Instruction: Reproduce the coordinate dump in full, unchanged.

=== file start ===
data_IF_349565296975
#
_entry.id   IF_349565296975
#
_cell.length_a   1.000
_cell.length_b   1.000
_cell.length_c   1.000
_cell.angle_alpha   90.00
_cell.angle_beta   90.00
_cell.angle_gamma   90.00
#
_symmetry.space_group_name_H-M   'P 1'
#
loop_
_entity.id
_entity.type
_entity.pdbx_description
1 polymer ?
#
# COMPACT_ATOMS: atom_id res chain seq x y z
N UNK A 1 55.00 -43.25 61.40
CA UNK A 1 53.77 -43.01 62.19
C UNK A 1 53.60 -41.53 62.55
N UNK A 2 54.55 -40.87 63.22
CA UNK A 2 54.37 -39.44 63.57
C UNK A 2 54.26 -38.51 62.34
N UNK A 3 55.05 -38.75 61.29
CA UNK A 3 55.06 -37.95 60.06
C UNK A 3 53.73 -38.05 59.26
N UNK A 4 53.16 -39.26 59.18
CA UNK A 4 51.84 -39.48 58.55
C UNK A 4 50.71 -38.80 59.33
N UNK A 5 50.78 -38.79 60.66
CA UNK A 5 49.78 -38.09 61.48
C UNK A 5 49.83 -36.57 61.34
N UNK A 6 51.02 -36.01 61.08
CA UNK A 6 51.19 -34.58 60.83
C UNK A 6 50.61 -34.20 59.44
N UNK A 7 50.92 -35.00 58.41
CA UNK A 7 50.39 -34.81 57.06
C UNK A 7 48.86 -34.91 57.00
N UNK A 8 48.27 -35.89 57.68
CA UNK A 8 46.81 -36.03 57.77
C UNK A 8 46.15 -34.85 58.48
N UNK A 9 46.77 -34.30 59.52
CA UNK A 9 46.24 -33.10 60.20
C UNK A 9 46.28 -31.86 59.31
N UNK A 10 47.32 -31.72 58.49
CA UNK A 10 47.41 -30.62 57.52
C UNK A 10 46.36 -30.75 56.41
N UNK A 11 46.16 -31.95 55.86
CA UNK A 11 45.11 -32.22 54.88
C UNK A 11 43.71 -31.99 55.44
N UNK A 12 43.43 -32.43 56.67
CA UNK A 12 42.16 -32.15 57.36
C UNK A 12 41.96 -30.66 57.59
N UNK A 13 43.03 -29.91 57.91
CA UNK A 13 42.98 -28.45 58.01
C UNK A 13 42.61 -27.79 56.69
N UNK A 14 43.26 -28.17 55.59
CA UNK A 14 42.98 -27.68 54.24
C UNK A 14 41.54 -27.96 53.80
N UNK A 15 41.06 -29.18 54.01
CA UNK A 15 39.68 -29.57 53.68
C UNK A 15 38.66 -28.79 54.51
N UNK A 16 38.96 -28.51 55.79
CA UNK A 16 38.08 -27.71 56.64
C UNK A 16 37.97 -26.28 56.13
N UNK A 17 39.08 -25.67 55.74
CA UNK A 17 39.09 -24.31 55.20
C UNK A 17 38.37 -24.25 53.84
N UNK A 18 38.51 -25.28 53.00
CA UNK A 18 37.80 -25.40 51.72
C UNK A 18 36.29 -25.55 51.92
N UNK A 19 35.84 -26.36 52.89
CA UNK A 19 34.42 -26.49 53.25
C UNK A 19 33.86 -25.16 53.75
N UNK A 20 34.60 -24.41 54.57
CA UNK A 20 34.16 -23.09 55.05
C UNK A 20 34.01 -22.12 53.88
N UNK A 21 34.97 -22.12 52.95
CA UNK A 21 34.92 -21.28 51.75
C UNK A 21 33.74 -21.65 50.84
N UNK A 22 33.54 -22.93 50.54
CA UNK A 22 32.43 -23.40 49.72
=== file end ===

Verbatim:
data_IF_349565296975
#
_entry.id   IF_349565296975
#
_cell.length_a   1.000
_cell.length_b   1.000
_cell.length_c   1.000
_cell.angle_alpha   90.00
_cell.angle_beta   90.00
_cell.angle_gamma   90.00
#
_symmetry.space_group_name_H-M   'P 1'
#
loop_
_entity.id
_entity.type
_entity.pdbx_description
1 polymer ?
#
# COMPACT_ATOMS: atom_id res chain seq x y z
N UNK A 1 55.00 -43.25 61.40
CA UNK A 1 53.77 -43.01 62.19
C UNK A 1 53.60 -41.53 62.55
N UNK A 2 54.55 -40.87 63.22
CA UNK A 2 54.37 -39.44 63.57
C UNK A 2 54.26 -38.51 62.34
N UNK A 3 55.05 -38.75 61.29
CA UNK A 3 55.06 -37.95 60.06
C UNK A 3 53.73 -38.05 59.26
N UNK A 4 53.16 -39.26 59.18
CA UNK A 4 51.84 -39.48 58.55
C UNK A 4 50.71 -38.80 59.33
N UNK A 5 50.78 -38.79 60.66
CA UNK A 5 49.78 -38.09 61.48
C UNK A 5 49.83 -36.57 61.34
N UNK A 6 51.02 -36.01 61.08
CA UNK A 6 51.19 -34.58 60.83
C UNK A 6 50.61 -34.20 59.44
N UNK A 7 50.92 -35.00 58.41
CA UNK A 7 50.39 -34.81 57.06
C UNK A 7 48.86 -34.91 57.00
N UNK A 8 48.27 -35.89 57.68
CA UNK A 8 46.81 -36.03 57.77
C UNK A 8 46.15 -34.85 58.48
N UNK A 9 46.77 -34.30 59.52
CA UNK A 9 46.24 -33.10 60.20
C UNK A 9 46.28 -31.86 59.31
N UNK A 10 47.32 -31.72 58.49
CA UNK A 10 47.41 -30.62 57.52
C UNK A 10 46.36 -30.75 56.41
N UNK A 11 46.16 -31.95 55.86
CA UNK A 11 45.11 -32.22 54.88
C UNK A 11 43.71 -31.99 55.44
N UNK A 12 43.43 -32.43 56.67
CA UNK A 12 42.16 -32.15 57.36
C UNK A 12 41.96 -30.66 57.59
N UNK A 13 43.03 -29.91 57.91
CA UNK A 13 42.98 -28.45 58.01
C UNK A 13 42.61 -27.79 56.69
N UNK A 14 43.26 -28.17 55.59
CA UNK A 14 42.98 -27.68 54.24
C UNK A 14 41.54 -27.96 53.80
N UNK A 15 41.06 -29.18 54.01
CA UNK A 15 39.68 -29.57 53.68
C UNK A 15 38.66 -28.79 54.51
N UNK A 16 38.96 -28.51 55.79
CA UNK A 16 38.08 -27.71 56.64
C UNK A 16 37.97 -26.28 56.13
N UNK A 17 39.08 -25.67 55.74
CA UNK A 17 39.09 -24.31 55.20
C UNK A 17 38.37 -24.25 53.84
N UNK A 18 38.51 -25.28 53.00
CA UNK A 18 37.80 -25.40 51.72
C UNK A 18 36.29 -25.55 51.92
N UNK A 19 35.84 -26.36 52.89
CA UNK A 19 34.42 -26.49 53.25
C UNK A 19 33.86 -25.16 53.75
N UNK A 20 34.60 -24.41 54.57
CA UNK A 20 34.16 -23.09 55.05
C UNK A 20 34.01 -22.12 53.88
N UNK A 21 34.97 -22.12 52.95
CA UNK A 21 34.92 -21.28 51.75
C UNK A 21 33.74 -21.65 50.84
N UNK A 22 33.54 -22.93 50.54
CA UNK A 22 32.43 -23.40 49.72